Recognizing that the existence of an agency relationship is a question of fact for a fact finder to determine and based upon the evidence presented by both sides, the Court finds that an issue of material fact exists as to whether Mr. Roehrig had apparent authority to enter into the License Agreement with Defendants. Further, the Court finds that an issue of fact exists as to whether entering into intellectual property contracts was within Mr. Roehrig's job description. Clearly, he had the authority to accept equipment and materials from contractors and subcontractors, but it is unclear from the record whether he had the authority execute the License Agreement and potentially to sign away Plaintiff's intellectual property rights in the SSAM. Likewise, an issue of fact exists as to whether Bohnert was acting in good faith when he presented the License Agreement to Mr. Roehrig for signature. Defendants have presented evidence that Bohnert emailed Mr. Roehrig about the License Agreement prior to having him sign it, but Plaintiff has also provided evidence that Mr. Roehrig did not know what the License Agreement was and that he was simply acting in accordance with the direction of his superior, Bohnert. Based upon the conflicting record before it, the Court denies Defendants' Motion for Summary Judgment.

II. MOTION TO STRIKE/DAUBERT MOTION[5]

A. Standard Under Daubert

The admission of expert testimony in federal court is governed by Federal Rule of Evidence 702:

If scientific, technical, or other specialized knowledge will assist the trier of fact to understand the evidence or to determine a fact in issue, a witness qualified as an expert by knowledge, skill, experience, training, or education, may testify thereto in the form of an opinion or otherwise, if (1) the testimony is based upon sufficient facts or data, (2) the testimony is the product of reliable principles and methods, and (3) the witness has applied the principles and methods reliably to the facts of the case.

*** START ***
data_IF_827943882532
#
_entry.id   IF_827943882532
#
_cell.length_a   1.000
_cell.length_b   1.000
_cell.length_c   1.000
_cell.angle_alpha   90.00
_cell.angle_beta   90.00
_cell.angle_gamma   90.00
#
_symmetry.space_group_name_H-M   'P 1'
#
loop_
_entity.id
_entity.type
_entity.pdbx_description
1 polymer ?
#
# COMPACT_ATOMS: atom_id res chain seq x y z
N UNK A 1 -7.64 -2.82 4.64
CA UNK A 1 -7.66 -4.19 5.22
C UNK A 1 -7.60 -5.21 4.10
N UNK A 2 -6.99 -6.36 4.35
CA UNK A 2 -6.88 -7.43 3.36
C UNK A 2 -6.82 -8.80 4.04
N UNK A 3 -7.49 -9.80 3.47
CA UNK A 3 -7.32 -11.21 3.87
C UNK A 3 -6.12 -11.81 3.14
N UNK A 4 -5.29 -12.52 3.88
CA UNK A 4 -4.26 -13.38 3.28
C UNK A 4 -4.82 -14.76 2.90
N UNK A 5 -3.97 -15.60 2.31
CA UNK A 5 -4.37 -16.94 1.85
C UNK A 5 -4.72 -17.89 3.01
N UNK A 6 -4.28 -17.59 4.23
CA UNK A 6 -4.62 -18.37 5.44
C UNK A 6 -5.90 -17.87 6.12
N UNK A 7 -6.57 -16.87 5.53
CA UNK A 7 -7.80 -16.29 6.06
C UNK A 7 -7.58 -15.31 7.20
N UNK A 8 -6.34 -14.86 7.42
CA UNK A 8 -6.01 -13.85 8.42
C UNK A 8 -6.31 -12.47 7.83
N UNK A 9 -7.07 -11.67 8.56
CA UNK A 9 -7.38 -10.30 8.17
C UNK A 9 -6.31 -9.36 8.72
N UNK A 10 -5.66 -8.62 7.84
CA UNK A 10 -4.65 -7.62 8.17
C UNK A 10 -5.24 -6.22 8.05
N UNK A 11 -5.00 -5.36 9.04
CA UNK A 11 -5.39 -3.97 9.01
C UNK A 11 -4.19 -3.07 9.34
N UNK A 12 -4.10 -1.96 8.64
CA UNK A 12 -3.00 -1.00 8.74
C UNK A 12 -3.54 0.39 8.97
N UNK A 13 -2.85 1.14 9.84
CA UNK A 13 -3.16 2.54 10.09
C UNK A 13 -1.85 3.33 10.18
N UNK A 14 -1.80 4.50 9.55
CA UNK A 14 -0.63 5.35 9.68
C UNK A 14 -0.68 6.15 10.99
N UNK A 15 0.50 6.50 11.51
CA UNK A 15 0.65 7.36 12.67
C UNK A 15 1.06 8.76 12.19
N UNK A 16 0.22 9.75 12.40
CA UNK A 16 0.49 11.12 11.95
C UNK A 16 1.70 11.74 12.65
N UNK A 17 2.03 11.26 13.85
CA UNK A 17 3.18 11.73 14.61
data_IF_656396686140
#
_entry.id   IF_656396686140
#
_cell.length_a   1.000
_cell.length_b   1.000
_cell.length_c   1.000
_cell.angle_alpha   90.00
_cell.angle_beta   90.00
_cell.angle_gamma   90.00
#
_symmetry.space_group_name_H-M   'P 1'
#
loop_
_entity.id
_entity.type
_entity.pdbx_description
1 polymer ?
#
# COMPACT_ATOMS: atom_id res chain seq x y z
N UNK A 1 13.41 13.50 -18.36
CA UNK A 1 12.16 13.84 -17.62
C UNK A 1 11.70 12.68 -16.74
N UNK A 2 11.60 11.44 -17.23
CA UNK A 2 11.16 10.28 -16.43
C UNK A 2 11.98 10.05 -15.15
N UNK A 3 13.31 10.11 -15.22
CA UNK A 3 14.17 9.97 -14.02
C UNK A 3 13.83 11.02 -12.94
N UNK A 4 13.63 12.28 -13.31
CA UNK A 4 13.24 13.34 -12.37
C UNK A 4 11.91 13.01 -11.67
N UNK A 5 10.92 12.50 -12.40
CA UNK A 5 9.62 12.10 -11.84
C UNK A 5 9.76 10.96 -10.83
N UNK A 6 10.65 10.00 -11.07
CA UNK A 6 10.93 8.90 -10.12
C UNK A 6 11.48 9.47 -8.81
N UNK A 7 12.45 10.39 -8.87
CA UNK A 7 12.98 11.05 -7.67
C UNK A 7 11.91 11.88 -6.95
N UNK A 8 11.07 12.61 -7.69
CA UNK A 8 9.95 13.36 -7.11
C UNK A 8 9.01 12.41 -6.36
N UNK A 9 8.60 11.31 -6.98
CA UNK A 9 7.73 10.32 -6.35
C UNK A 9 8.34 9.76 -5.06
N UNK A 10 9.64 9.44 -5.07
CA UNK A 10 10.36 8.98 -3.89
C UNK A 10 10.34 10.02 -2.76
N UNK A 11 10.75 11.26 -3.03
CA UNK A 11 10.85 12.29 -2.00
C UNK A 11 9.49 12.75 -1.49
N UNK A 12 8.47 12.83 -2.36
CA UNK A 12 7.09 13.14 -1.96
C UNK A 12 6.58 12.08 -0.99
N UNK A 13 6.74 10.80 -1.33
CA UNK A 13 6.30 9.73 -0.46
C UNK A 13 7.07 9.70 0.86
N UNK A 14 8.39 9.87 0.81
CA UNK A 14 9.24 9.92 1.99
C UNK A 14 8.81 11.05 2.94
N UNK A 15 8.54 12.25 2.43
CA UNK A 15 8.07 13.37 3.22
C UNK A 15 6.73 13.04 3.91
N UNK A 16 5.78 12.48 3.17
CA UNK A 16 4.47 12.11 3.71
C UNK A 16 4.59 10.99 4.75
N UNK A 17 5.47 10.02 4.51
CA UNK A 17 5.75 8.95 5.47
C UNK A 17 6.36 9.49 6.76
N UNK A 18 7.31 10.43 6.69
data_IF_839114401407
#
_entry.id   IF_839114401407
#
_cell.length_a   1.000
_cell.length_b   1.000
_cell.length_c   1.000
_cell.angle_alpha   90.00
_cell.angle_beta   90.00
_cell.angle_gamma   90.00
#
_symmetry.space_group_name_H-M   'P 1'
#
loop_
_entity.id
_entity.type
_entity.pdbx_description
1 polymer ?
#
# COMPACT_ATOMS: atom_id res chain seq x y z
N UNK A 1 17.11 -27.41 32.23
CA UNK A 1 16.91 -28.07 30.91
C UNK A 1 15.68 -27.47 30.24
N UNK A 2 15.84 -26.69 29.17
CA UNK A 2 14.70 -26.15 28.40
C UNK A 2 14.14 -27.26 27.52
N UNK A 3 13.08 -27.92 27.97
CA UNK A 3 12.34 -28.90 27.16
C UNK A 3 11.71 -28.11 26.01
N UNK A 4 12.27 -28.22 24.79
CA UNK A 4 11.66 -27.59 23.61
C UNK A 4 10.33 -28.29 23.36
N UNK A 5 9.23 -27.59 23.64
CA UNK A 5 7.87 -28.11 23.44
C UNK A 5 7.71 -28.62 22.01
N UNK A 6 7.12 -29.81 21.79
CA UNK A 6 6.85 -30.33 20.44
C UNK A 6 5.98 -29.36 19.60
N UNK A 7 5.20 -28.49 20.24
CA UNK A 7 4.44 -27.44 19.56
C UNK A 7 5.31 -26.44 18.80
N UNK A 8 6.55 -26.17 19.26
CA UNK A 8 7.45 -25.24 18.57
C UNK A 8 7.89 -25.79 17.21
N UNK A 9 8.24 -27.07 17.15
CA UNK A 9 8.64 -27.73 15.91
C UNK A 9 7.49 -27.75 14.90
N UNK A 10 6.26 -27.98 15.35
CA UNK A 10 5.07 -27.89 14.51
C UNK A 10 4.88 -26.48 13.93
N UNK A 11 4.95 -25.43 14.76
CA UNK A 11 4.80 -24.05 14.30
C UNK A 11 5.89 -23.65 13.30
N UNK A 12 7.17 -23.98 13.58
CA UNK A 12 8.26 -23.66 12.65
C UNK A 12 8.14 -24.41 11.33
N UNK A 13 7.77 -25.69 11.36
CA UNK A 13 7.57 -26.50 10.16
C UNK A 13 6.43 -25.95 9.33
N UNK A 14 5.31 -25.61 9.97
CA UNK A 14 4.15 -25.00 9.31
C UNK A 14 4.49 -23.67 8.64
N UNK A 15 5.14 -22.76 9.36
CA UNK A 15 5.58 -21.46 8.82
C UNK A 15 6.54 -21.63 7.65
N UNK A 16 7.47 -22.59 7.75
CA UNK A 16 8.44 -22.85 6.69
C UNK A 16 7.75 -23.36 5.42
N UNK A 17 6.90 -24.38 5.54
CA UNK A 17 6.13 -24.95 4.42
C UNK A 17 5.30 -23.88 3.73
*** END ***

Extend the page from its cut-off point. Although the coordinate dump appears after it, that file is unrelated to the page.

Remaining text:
See Clark v. Heidrick, 150 F.3d 912, 915 (8th Cir. 1998). Doubt regarding "whether an expert's testimony will be useful should generally be resolved in favor of admissibility." Id . (citation and internal quotation omitted). In Daubert, the Supreme Court explained that in examining an expert's opinions for admissibility, trial courts should consider the following criteria: (1) whether the theory being offered by the expert has been tested; (2) whether the theory has been subjected to peer review, publication, or analysis by others considered experts in the field; (3) whether the theory has a "known or potential rate of error"; and (4) whether the theory has been generally accepted by others in the field. Daubert v. Merrell Dow Pharms., Inc., 509 U.S. 579, 593-94, 113 S.Ct. 2786, 2796-97 (1993). "The proponent of the expert testimony must prove its admissibility by a preponderance of the evidence." Lauzon v. Senco Prods., Inc., 270 F.3d 681, 686 (8th Cir. 2001) (citing Daubert, 509 U.S. at 592, 113 S.Ct. at 2796). "The exclusion of an expert's opinion is proper only if it is so fundamentally unsupported that it can offer no assistance to the jury.'" Sappington v. Skyjack, Inc., 512 F.3d 440, 448 (8th Cir. 2008) (quoting Wood v. Minn. Mining & Mfg. Co., 112 F.3d 306, 309 (8th Cir. 1997)).